• Analytical reading and elucidative writing: Students learn to read and understand complex subjects and describe them
  • Critical thinking: Students learn to understand the nuances of reasoning and distinguish logical reasoning from defective
  • Mathematics: Students understand mathematical ideas and quantifiable reasoning
  • Oral communication: Students can verbally communicate their ideas and thoughts clearly

Typical subject areas and courses are:

English

Many degree programs require up to six credits in English. Courses is this broad area may help you develop your presentation skills, be able to clearly convey your ideas and defend them, and be able to plan, outline, write and edit your work. Some potential classes are:

  • Contemporary literature
  • Poetry appreciation
  • Academic or technical writing
  • College composition

Math

General education math requirements can vary depending on your major. Math courses may help you interpret statistical data and graphs and use the information from them in your work. You can also gain an understanding of the mathematical process and prove simple results using them. Some examples of math courses are:

  • College algebra
  • Principles of mathematics
  • Statistics

Science

General electives in science can give you an understanding of how the materials in the world around you interact and they can even help you in your daily life. A basic understanding of biology, for example, may help you explain your symptoms to a doctor clearly. Some courses you might take are:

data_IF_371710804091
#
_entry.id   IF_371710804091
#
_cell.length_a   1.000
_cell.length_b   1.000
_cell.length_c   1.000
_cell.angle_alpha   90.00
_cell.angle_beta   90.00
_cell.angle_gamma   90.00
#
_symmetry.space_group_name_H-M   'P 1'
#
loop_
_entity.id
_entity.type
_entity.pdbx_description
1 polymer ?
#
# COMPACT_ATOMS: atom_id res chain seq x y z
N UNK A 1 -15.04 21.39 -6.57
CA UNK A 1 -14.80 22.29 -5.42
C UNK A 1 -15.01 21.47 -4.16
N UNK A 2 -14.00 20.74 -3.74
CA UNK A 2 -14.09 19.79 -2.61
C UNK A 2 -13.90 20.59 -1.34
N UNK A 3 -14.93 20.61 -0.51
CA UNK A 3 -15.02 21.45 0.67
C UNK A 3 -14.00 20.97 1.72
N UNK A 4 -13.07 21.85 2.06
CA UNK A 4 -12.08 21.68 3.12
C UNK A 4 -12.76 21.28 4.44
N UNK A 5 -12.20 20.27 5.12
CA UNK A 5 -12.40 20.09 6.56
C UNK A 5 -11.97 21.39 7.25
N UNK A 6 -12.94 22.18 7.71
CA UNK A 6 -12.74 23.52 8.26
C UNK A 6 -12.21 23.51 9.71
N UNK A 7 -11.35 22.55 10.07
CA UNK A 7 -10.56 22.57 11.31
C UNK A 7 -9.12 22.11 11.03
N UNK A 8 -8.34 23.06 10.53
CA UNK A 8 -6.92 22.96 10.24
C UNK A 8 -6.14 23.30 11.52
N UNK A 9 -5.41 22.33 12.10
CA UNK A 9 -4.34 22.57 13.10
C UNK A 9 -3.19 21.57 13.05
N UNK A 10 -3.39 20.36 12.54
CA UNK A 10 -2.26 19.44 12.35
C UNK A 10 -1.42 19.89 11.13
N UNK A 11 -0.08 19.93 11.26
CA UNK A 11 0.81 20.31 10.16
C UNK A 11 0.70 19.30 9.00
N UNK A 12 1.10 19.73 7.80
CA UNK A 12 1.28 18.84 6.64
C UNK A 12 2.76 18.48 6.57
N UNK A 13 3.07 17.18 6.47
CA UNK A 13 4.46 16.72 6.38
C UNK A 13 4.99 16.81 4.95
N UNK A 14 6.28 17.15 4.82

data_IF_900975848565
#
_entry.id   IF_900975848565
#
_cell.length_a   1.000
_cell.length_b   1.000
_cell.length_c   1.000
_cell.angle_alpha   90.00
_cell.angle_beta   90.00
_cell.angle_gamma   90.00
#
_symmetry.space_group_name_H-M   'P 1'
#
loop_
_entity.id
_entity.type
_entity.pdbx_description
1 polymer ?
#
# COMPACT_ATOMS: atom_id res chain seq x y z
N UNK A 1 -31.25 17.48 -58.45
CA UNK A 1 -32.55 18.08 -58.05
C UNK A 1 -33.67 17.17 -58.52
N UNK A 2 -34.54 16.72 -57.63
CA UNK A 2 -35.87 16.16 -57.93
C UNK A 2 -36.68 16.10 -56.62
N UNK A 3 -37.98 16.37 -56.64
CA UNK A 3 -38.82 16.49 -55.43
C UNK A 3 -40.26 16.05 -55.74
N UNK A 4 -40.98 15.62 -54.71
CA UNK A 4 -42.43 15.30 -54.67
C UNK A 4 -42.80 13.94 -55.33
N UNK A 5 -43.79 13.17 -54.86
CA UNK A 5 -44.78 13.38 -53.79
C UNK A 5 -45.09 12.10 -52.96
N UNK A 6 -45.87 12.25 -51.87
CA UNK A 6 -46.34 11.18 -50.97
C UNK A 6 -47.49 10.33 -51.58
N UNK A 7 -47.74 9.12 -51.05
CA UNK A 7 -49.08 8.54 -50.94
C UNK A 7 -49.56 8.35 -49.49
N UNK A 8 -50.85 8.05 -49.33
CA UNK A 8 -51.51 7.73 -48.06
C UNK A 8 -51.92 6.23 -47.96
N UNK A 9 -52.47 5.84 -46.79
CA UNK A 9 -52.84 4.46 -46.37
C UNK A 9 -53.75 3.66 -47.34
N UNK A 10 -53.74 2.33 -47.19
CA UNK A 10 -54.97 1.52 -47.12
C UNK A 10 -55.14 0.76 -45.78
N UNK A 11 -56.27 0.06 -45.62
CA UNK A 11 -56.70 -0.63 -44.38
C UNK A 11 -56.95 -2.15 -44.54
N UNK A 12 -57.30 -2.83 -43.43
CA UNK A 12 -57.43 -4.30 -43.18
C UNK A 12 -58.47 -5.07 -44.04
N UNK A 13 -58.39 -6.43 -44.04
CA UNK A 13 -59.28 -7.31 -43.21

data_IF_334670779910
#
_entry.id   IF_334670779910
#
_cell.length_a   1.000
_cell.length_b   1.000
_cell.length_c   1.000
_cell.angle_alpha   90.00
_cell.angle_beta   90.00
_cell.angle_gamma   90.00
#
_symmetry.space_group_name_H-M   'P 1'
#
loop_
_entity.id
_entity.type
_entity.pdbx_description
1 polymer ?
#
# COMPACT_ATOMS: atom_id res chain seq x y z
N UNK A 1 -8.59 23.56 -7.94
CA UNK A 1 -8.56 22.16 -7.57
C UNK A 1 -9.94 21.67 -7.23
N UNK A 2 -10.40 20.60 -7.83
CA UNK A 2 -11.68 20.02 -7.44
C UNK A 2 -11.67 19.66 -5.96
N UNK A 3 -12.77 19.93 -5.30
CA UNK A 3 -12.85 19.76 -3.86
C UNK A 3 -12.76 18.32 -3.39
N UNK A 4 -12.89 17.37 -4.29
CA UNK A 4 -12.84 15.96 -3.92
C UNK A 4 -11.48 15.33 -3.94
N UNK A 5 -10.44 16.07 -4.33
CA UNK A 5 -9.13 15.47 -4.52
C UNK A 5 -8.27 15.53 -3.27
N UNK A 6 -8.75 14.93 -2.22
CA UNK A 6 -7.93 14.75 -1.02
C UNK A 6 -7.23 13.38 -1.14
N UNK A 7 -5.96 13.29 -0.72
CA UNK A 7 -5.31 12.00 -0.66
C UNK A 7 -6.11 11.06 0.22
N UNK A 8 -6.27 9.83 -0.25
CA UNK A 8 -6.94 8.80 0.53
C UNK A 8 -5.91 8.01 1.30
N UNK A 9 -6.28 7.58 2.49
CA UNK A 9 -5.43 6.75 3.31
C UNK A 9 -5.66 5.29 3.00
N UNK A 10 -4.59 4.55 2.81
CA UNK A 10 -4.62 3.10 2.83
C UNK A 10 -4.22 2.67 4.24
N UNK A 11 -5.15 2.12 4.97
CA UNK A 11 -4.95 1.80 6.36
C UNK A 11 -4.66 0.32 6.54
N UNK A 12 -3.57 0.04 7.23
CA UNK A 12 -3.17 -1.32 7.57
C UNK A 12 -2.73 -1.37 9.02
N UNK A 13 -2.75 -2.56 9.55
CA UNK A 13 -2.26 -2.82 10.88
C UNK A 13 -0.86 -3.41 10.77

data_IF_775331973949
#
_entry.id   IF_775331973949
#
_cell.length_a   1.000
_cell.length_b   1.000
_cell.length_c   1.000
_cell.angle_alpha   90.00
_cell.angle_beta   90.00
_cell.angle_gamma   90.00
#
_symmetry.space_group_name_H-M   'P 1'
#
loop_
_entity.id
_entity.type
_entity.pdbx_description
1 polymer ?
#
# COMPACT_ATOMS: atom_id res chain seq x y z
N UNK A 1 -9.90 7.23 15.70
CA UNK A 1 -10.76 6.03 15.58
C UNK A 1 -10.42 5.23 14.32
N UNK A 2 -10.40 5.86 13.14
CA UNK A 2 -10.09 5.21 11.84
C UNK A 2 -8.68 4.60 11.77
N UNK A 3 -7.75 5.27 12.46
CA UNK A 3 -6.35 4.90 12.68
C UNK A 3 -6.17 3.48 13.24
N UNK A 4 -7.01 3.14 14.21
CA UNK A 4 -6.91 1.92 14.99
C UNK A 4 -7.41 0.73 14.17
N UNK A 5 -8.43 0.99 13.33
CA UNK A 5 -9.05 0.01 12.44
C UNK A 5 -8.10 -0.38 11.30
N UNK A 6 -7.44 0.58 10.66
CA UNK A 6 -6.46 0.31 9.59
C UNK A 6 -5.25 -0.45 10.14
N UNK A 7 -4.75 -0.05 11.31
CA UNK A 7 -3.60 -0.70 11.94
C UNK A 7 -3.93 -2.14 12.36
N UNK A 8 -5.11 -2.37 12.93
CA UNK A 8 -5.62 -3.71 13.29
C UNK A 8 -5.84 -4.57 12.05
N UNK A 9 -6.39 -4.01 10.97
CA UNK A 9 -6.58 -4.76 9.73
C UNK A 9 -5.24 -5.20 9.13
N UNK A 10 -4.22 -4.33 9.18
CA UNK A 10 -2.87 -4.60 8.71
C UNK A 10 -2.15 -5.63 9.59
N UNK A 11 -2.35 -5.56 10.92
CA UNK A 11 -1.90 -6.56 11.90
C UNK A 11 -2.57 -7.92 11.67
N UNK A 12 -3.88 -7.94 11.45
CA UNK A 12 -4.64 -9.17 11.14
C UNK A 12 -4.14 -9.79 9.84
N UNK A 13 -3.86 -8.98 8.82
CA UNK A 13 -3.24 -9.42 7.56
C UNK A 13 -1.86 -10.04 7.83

• Principles of scientific thought
  • Earth science
  • Biology

Social Sciences

Social sciences can help you gain an insight into human relationships and help you apply your learnings in your daily interactions with other people. You may also learn how social interactions have changed over time and their diversity in different cultures. Courses may cover:

  • Sociology
  • History
  • Political science

Arts and Humanities

General education classes in this subject area are designed to help students appreciate human history and knowledge as well as how ideas are expressed through art, literature, music and philosophy. You may find courses such as:

  • Modern film
  • Introduction to music
  • Fine art appreciation
  • Religion
  • Philosophy

Apart from these main categories, you may also find general education courses online in covering topics like theology, personal wellness, foreign languages, gender studies and technology.